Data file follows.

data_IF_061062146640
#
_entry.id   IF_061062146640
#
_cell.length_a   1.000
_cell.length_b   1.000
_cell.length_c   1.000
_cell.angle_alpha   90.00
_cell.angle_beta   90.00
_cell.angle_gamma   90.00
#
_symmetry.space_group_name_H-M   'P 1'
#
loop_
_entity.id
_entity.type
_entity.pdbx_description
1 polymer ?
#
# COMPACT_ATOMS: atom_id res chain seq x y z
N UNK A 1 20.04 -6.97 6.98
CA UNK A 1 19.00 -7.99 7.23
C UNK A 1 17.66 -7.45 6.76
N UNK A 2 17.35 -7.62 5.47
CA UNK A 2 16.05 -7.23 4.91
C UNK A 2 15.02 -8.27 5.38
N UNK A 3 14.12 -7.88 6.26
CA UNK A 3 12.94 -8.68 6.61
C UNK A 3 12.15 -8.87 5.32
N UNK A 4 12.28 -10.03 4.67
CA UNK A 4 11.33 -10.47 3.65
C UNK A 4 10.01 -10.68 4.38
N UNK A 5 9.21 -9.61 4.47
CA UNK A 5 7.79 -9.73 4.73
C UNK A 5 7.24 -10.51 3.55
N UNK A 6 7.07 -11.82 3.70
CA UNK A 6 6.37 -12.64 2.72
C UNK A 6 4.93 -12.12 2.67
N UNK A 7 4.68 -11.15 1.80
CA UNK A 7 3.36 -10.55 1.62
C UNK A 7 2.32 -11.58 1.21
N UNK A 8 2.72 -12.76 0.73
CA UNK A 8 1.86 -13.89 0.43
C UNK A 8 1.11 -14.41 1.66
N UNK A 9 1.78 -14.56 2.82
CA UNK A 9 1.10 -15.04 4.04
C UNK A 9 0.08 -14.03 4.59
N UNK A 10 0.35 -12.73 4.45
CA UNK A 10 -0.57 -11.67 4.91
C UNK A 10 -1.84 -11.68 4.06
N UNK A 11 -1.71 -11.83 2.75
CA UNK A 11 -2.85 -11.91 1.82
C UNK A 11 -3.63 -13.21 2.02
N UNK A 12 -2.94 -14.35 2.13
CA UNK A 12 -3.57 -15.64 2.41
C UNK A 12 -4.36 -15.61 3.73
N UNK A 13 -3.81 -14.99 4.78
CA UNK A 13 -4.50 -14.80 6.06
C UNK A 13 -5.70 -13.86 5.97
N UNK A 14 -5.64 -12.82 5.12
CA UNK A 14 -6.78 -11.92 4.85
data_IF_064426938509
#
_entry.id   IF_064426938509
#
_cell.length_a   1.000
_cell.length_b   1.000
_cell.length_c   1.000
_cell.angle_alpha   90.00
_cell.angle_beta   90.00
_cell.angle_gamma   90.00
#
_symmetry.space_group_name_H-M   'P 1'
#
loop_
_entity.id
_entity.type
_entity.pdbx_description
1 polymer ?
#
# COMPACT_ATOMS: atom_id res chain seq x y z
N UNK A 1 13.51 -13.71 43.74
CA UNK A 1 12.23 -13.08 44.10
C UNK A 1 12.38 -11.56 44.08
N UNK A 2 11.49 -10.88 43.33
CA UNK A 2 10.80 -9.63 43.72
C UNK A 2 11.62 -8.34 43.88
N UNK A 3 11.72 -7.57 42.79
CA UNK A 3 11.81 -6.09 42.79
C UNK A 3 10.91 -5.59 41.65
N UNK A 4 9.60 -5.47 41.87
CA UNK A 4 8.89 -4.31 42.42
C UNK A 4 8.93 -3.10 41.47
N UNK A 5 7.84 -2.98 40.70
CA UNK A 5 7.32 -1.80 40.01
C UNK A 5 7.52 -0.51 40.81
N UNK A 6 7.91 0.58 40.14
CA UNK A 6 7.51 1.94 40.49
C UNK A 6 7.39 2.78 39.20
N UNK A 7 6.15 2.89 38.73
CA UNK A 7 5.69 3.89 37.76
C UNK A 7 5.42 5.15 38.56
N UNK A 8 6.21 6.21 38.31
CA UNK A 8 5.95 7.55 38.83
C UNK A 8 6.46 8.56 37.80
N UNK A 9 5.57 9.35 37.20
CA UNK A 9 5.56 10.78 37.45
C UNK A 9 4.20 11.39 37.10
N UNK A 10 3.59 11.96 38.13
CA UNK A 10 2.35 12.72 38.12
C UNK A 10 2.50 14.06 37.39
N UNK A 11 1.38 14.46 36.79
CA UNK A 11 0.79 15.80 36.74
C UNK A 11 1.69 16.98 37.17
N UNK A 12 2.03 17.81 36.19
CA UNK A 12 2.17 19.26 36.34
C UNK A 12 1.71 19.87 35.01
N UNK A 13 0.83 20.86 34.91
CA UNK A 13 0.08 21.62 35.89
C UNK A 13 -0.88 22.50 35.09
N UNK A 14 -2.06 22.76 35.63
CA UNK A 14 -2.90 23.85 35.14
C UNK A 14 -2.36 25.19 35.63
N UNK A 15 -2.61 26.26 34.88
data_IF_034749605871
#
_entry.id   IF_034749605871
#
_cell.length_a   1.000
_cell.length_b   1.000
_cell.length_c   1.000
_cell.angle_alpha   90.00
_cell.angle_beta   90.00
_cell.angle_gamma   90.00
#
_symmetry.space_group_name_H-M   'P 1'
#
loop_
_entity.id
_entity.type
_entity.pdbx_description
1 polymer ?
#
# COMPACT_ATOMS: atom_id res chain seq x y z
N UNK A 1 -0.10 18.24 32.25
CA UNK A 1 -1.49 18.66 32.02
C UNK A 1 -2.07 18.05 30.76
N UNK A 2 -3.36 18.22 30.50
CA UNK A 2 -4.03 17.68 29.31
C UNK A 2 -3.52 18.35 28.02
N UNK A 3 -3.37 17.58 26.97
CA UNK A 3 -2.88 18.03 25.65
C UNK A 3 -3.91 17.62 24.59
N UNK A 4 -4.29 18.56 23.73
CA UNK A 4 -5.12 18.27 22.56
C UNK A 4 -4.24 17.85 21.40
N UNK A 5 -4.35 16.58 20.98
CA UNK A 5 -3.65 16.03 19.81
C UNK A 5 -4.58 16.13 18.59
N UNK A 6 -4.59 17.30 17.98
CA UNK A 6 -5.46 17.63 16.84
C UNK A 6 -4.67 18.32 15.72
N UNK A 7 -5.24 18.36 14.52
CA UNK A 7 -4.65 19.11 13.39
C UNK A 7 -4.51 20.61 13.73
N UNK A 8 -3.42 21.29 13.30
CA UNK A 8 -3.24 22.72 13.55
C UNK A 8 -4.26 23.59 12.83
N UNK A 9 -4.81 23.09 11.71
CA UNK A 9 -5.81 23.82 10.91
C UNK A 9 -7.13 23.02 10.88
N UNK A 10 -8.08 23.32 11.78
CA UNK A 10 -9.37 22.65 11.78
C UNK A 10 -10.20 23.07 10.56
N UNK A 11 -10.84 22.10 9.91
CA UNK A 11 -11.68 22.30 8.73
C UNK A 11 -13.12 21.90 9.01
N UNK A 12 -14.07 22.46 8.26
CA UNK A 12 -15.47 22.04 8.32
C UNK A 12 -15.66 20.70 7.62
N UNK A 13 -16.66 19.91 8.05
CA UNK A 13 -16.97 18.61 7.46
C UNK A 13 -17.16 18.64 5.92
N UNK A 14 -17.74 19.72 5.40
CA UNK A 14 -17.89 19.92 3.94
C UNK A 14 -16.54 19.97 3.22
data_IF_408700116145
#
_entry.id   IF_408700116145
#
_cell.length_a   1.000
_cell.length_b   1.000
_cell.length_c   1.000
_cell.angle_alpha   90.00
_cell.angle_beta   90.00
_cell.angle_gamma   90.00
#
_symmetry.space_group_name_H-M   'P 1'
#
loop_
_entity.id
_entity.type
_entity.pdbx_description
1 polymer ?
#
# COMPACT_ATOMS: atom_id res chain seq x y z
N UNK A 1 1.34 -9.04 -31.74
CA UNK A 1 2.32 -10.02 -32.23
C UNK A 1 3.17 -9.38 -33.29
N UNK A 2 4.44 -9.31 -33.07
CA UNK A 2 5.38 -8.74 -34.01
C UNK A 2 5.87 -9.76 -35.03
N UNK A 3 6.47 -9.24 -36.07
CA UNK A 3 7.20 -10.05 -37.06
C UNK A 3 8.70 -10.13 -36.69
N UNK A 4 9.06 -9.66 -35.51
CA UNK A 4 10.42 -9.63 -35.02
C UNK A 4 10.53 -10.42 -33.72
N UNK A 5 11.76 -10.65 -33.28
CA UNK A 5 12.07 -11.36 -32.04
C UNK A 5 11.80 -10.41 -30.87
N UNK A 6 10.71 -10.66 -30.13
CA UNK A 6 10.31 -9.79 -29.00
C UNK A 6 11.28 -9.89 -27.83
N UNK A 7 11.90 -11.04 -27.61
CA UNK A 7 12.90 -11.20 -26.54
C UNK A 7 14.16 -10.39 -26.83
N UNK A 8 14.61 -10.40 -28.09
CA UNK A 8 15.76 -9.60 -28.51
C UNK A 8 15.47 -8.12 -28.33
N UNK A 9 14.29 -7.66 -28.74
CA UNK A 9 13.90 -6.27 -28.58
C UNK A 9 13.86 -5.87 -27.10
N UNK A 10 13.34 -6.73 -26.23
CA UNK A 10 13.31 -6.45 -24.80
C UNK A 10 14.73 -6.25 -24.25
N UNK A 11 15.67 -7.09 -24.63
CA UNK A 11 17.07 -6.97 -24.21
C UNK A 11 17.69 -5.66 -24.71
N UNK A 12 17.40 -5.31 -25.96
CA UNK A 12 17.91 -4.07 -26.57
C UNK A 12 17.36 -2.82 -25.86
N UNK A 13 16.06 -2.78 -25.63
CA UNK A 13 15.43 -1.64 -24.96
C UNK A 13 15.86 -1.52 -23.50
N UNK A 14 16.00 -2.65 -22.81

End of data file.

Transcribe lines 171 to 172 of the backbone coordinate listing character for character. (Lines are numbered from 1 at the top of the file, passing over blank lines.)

C UNK A 9 -7.13 23.02 10.88
N UNK A 10 -8.08 23.32 11.78